Hearsay: Wednesday, November 12, 2008
Come to Play

Embargo in SoDo was the site of one of several after-parties thrown by the folks behind the inaugural Lone Star International Film Festival last year. At one point at the uncomfortably packed bar, an acquaintance with whom I was scream-chatting asked me if I had caught the jam session a few minutes earlier. Of course not, I said. I’m pinned to the back wall, I can barely see over the heads of the people who keep backing into me – and not apologizing – and there’s so much ambient noise I can’t tell a guitar lick from a cry for help. Oh, I was informed. I “missed it!” A famous Fort Worth native, blues-y rock-’n’-roller T Bone Burnett (O Brother, Where Art Thou?), had jumped on stage to play with two other Fort Worth-born stars of similar musical predilections, saxophonist Johnny Reno and … someone else. I forget. In any case, the bottom line: Some old, famous Fort Worth musicians were blues-rocking together. “Nope,” I said. “Missed it. My loss, I guess.” Of course, with all due respect to the aforementioned artists – and also to my acquaintance and, grudgingly, to blues-rock itself – I could have cared less. I understand that Fort Worth has a rich history of early American music. Besides T Bone and Johnny, Ornette Coleman, Dewey Redman, Stephen Bruton, Delbert McClinton, Julius Hemphill, Charles Moffett, King Curtis, Prince Lasha, Ray Sharpe, Ronald Shannon Jackson, and Willie Nelson are just a few of the blues, jazz, and country legends who either grew up or spent some of their formative years here. I understand that, to international visitors like the kind who peopled last year’s LSIFF, the Fort’s music history and any present-day celebrations thereof may seem exotic. But what about the rest of the attendees, people from as close by as Dallas who still think of Fort Worth as just cows and blue collars or people from here who spend a lot of time trying to broaden the city’s image to include some not-so-blue-collar’d and bovine qualities? I think that as blown-away as some visitors may have been with the blues-rock bonanza at Embargo, they would have been even more wowed by the eternally hip indie-rock, hip-hop, and fusion that Fort Worth has to offer, all written and performed by the kind of people who write, direct, act in, or pay to see the kinds of films feted at LSIFF. Long story short: The line-up for this year’s fest – screenings are Thursday through Sunday – marks a healthy step in the right direction. Along with veterans such as Denton’s Brave Combo, the Fort’s Red Young, and Austinites Rob Roy Parnell and Anson Funderburgh, several Cowtowners that are hip in any zip code are playing: the John Mayer-ish Josh Weathers Band, the alt-country Lifters, the Beastie Boys-y Rivercrest Yacht Club, and bombastic folk-rockers Telegraph Canyon. Non-musically, more than 60 indie films – features, shorts, and docs – will be screened. Locally themed music flicks include Teen A Go-Go, director Melissa Kirkendall’s doc about the teen scenes that popped up throughout the country in the early 1960s, and They Came to Play, director Alex Rotaru’s doc about the most significant piano competition in North America, the one that takes place in Fort Worth, the Van Cliburn. For more info, visit www.lsiff.com.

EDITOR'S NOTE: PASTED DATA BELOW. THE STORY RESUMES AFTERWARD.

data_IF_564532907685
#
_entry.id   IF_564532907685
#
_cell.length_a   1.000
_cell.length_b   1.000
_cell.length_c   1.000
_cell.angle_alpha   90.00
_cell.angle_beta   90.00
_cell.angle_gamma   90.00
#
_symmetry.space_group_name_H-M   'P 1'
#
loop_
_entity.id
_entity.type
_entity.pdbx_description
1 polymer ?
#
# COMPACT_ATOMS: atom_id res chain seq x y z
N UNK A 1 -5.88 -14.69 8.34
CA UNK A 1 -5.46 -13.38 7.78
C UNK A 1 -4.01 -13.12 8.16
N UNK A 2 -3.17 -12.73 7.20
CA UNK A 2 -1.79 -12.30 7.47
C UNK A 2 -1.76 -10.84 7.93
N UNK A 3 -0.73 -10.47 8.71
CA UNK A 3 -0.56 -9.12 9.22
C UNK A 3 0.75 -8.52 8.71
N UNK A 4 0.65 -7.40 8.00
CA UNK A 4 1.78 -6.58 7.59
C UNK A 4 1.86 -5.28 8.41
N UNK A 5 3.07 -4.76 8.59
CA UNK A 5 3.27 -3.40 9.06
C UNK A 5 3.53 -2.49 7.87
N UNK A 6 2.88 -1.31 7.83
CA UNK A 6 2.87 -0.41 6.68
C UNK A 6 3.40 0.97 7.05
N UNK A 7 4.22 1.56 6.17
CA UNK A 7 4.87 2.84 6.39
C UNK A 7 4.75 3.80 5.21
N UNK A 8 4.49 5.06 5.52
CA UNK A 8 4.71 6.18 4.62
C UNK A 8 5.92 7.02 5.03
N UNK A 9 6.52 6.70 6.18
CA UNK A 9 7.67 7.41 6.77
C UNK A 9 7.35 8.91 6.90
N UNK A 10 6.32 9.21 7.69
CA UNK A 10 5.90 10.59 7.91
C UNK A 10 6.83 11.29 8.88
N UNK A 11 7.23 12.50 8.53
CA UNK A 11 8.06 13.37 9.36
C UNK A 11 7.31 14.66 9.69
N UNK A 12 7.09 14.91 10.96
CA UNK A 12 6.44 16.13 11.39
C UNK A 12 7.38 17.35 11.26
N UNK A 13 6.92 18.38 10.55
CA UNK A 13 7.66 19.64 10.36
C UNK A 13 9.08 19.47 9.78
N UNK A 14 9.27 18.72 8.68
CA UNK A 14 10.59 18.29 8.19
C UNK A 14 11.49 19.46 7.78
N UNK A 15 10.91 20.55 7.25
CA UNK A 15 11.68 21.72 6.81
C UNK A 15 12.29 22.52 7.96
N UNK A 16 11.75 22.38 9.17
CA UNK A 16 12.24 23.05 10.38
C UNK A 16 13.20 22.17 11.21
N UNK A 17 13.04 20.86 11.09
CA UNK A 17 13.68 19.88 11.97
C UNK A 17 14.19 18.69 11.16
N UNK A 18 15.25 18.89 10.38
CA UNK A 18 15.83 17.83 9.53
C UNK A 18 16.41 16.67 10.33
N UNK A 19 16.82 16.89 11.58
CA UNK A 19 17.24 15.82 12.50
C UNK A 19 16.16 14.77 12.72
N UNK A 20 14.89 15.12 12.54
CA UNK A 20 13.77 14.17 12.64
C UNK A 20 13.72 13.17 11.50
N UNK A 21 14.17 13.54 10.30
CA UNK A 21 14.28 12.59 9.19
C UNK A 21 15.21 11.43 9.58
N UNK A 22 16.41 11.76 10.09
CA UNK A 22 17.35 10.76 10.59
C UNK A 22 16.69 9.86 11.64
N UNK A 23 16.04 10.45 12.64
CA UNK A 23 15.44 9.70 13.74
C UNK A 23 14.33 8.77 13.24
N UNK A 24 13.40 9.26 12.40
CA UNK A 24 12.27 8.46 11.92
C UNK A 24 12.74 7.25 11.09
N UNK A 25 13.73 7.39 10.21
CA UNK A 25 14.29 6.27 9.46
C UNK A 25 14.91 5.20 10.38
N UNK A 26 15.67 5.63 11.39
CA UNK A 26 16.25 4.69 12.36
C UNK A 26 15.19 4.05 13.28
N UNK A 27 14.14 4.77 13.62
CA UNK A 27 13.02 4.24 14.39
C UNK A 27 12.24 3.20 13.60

Contact HearSay at hearsay@fwweekly.com.

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